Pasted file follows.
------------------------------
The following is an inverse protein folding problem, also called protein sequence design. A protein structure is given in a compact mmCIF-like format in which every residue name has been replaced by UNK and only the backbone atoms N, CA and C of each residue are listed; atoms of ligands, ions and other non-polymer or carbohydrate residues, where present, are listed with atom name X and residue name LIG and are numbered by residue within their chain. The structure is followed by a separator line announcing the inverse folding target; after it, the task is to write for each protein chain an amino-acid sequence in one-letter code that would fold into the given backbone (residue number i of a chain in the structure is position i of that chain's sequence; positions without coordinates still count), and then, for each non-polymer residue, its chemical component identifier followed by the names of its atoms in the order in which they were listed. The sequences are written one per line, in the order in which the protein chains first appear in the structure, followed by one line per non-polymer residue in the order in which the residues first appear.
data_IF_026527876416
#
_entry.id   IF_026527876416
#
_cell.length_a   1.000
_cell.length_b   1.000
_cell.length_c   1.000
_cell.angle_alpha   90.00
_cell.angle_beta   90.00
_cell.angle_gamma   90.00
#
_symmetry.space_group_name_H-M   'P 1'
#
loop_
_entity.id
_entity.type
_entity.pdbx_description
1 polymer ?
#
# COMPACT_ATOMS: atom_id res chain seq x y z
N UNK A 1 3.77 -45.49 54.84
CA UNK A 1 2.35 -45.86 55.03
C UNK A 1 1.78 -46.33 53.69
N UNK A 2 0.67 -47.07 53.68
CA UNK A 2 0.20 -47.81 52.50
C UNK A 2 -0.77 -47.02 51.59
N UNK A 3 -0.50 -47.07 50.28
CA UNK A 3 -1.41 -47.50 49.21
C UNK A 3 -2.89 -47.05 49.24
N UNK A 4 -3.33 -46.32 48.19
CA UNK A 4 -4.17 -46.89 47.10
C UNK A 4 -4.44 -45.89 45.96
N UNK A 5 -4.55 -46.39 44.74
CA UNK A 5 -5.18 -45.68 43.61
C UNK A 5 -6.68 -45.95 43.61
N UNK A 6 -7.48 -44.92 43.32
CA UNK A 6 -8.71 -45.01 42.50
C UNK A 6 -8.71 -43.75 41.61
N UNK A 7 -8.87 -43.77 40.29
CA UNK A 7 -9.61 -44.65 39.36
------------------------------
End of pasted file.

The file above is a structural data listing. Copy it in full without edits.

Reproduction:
The following is an inverse protein folding problem, also called protein sequence design. A protein structure is given in a compact mmCIF-like format in which every residue name has been replaced by UNK and only the backbone atoms N, CA and C of each residue are listed; atoms of ligands, ions and other non-polymer or carbohydrate residues, where present, are listed with atom name X and residue name LIG and are numbered by residue within their chain. The structure is followed by a separator line announcing the inverse folding target; after it, the task is to write for each protein chain an amino-acid sequence in one-letter code that would fold into the given backbone (residue number i of a chain in the structure is position i of that chain's sequence; positions without coordinates still count), and then, for each non-polymer residue, its chemical component identifier followed by the names of its atoms in the order in which they were listed. The sequences are written one per line, in the order in which the protein chains first appear in the structure, followed by one line per non-polymer residue in the order in which the residues first appear.
data_IF_026527876416
#
_entry.id   IF_026527876416
#
_cell.length_a   1.000
_cell.length_b   1.000
_cell.length_c   1.000
_cell.angle_alpha   90.00
_cell.angle_beta   90.00
_cell.angle_gamma   90.00
#
_symmetry.space_group_name_H-M   'P 1'
#
loop_
_entity.id
_entity.type
_entity.pdbx_description
1 polymer ?
#
# COMPACT_ATOMS: atom_id res chain seq x y z
N UNK A 1 3.77 -45.49 54.84
CA UNK A 1 2.35 -45.86 55.03
C UNK A 1 1.78 -46.33 53.69
N UNK A 2 0.67 -47.07 53.68
CA UNK A 2 0.20 -47.81 52.50
C UNK A 2 -0.77 -47.02 51.59
N UNK A 3 -0.50 -47.07 50.28
CA UNK A 3 -1.41 -47.50 49.21
C UNK A 3 -2.89 -47.05 49.24
N UNK A 4 -3.33 -46.32 48.19
CA UNK A 4 -4.17 -46.89 47.10
C UNK A 4 -4.44 -45.89 45.96
N UNK A 5 -4.55 -46.39 44.74
CA UNK A 5 -5.18 -45.68 43.61
C UNK A 5 -6.68 -45.95 43.61
N UNK A 6 -7.48 -44.92 43.32
CA UNK A 6 -8.71 -45.01 42.50
C UNK A 6 -8.71 -43.75 41.61
N UNK A 7 -8.87 -43.77 40.29
CA UNK A 7 -9.61 -44.65 39.36